Amazon Web Services distinguished engineer, James Hamilton was the first keynote presenter at this year's re:Invent conference. James' presentation featured a review of AWS data center and infrastructure design principles. James presented a compelling case that AWS cloud infrastructure is enterprise ready.
Data Center Design
Today AWS is deploying more server capacity daily that is sufficient to support Amazon's entire 2005 need. In 2005, Amazon was an $8.49 billion business. The growth of AWS capacity is being supported by expansion of existing regions and the addition of four new regions next year. While the size and number of AWS regions are growing, the size of each data center is remaining relatively conservative. Each AWS data center is architected to support 50-80K servers and consume 25-32MW of electricity. AWS has maintained this data center size to limit the fault zone and maintain the cost efficiency. AWS design the infrastructure and run their data centers with an overhead of only 10-12% which helps keep their cost to serve low. Each region consists of two to five availability zones consisting of one to eight data centers. AWS data center architecture is highly optimized for enterprise IT availability, and cost. James has blogged about optimizing data center design costs on his blog here.
Network design is another area where AWS has taken a unique approach. James stated that early on the scale of AWS "broke the standard vertical network router and switch architectures" and they had to build their web scale network. AWS designs all its networking hardware and writes all its networking software. This allows them to minimize costs and maximize agility since it is optimized for their single purpose. They have found that this approach actually improved their network reliability and enabled them to introduce new capabilities faster. Two interesting topics James discussed were AWS bet on 25GbE instead of the industry standard 40GbE used in most enterprise IT data centers and their use of network ASIC.
The case for 25GbE is based on the cost of optics. AWS networking architecture is built on 100 GbE. 100GbE is four 25 Gbps waves. Most enterprise IT data center designs are leveraging 40 GbE which is four 10Gbps waves. Minimizing the cost of the optics for web scale data center designs has major cost and efficiency benefits. From an engineering perspective it is simple to design and maintain a 25 GbE top of rack switch that aggregates into a single 100 GbE data center switch.
The second interesting network design principle that James shared was AWS use of network ASIC. It is often stated that web scale IT service providers like AWS leverage commodity hardware. While they do rely on built to spec hardware they are also embracing custom silicon to provide a competitive advantage. AWS acquired Annapurna Labs in January of 2015 giving AWS the ability to design and optimize the network silicon in addition to the hardware, and software. The silicon design capability is being used to design specialized application-specific integrated circuit (ASIC) to offload repetitive tasks from the hardware. The offload of repetitive tasks to custom network ASIC's reduces power consumption for the task, while improving performance. Another example how AWS is using its ability to build purpose built infrastructure to provide differentiation.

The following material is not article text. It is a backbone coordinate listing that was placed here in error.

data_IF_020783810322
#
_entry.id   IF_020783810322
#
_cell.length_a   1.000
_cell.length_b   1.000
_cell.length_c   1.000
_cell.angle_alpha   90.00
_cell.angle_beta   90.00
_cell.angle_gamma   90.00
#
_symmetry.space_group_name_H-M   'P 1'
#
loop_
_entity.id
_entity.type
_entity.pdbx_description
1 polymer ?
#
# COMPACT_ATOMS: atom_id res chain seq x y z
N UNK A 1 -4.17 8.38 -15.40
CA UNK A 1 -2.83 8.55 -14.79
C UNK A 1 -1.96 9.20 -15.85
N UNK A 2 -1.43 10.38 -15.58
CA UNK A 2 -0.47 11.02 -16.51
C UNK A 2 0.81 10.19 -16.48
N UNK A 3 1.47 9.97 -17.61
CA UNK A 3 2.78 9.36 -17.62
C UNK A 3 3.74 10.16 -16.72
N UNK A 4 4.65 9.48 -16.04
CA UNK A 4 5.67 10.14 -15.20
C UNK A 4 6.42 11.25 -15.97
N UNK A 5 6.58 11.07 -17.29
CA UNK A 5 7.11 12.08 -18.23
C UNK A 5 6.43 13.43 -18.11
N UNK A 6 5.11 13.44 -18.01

AWS has long been optimizing their infrastructure based on server design.
James shared AWS's design philosophy which is based on simplicity and optimizing for power and cooling efficiency over density. Power and cooling costs are more expensive than data center space as James has explained in his blog posts here. James shared an older AWS server design for comparison purposes and highlighted the efficiency difference compared to traditional enterprise IT designs and denser commercial server models.
AWS has committed their data center being 100% powered by renewable energy (https://aws.amazon.com/about-aws/sustainability/). James reported that AWS has reached 40% renewable energy support today and expects to reach 50% by the end of 2017. Meeting these goals is complicated by their explosive infrastructure growth. New AWS projects will generate 2.6 million MWhr of energy annually using a combination of solar and wind generation farms. This type of sustainable energy commitment is critical to our environment. Although power consumption by data centers has plateaued in the past few years, data centers still consume 2% of all US electricity according to US department of energy estimates.
I thought it was interesting that AWS chose to kickoff re:Invent with an overview of their data center and infrastructure design. Many people believe infrastructure no longer matters with little differentiation. After James' presentation I think you will agree infrastructure done right can provide differentiation and hardware design is still important to a well-run enterprise IT environment. A recording of James' keynote is available here and his presentation is available here.